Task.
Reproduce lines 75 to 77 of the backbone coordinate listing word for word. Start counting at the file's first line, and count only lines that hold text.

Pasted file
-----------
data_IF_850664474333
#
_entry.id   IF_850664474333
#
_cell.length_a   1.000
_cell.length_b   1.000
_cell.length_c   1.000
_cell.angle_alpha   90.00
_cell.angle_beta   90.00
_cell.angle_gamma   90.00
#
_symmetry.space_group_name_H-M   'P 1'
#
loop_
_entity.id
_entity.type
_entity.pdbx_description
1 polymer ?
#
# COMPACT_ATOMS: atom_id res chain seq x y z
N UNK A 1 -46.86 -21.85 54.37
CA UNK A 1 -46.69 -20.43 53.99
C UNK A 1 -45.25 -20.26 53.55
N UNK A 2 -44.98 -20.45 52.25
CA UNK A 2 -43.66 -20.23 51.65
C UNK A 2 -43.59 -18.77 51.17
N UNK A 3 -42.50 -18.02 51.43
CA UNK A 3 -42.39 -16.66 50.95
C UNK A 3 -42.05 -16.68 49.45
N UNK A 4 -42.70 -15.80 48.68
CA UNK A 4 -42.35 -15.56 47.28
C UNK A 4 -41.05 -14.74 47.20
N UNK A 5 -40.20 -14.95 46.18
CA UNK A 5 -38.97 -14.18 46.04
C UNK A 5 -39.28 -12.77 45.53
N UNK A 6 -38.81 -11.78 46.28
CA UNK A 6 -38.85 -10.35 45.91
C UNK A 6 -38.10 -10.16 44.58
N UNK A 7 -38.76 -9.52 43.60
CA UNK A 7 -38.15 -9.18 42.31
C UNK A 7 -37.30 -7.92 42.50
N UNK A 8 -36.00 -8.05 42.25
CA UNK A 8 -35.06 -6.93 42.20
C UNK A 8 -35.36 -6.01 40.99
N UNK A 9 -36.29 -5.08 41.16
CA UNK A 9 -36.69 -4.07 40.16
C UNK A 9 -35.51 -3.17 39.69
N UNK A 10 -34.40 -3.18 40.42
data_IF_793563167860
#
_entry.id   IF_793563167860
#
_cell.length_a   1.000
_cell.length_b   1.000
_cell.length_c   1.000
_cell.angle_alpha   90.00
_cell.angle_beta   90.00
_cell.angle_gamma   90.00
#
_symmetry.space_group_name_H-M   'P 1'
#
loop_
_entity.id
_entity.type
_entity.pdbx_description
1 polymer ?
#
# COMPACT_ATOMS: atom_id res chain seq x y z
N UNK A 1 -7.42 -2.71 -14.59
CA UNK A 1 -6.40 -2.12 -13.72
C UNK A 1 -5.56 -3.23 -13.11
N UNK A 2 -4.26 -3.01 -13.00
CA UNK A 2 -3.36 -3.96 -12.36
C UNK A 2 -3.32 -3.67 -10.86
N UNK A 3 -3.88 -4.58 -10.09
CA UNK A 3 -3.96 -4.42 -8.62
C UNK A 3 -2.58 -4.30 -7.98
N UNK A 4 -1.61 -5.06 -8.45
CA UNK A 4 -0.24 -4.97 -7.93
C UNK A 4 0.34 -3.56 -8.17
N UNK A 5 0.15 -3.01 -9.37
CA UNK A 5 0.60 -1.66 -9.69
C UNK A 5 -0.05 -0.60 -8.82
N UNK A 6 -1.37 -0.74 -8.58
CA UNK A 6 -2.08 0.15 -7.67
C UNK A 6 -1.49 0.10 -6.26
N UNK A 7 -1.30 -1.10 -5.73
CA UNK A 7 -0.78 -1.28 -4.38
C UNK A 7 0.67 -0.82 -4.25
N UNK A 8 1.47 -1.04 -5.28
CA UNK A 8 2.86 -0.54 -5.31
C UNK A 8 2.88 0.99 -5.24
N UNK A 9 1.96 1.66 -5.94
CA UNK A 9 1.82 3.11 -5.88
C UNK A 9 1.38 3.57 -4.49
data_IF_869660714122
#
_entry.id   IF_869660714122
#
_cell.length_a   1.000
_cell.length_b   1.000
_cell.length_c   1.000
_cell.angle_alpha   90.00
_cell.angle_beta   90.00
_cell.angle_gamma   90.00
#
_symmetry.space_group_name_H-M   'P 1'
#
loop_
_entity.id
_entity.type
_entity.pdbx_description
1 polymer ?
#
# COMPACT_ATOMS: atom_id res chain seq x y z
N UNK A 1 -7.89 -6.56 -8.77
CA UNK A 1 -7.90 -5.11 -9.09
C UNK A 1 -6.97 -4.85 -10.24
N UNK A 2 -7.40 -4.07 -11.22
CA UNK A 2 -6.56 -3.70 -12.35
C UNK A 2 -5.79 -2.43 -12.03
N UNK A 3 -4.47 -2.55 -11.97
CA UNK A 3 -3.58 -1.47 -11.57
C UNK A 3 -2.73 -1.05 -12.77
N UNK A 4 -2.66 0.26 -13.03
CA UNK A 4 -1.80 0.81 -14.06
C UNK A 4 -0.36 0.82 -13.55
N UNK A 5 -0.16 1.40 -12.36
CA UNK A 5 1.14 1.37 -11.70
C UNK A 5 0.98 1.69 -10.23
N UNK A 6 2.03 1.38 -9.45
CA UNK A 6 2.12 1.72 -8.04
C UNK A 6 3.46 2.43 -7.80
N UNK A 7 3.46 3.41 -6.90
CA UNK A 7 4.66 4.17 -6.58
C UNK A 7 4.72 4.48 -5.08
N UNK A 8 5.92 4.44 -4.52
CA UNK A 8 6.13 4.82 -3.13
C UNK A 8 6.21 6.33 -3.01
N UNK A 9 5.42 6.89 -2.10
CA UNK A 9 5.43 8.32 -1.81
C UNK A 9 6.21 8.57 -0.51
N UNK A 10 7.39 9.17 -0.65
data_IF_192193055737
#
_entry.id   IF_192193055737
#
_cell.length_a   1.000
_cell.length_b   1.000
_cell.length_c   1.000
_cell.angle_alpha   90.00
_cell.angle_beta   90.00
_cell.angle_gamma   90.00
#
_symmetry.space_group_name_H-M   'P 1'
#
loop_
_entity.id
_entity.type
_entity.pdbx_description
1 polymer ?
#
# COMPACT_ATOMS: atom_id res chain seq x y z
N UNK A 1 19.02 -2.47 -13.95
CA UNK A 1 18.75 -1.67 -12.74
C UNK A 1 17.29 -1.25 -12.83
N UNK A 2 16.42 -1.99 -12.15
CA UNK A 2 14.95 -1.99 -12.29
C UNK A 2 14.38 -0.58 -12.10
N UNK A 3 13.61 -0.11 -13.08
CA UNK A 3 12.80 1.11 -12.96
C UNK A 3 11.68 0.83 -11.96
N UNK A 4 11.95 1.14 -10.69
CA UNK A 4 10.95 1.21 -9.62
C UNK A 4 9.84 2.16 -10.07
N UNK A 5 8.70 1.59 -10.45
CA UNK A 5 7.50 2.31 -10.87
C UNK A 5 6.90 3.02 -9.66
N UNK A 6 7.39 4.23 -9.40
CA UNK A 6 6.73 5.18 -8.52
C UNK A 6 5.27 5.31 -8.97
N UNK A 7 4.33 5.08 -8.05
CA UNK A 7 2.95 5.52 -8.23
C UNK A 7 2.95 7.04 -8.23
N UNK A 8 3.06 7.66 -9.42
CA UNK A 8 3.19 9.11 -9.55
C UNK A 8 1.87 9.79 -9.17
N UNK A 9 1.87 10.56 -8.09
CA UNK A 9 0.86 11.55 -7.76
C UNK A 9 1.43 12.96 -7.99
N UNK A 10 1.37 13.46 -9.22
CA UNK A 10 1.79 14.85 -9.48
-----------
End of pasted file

N UNK A 3 -3.88 -4.58 -10.09
CA UNK A 3 -3.96 -4.42 -8.62
C UNK A 3 -2.58 -4.30 -7.98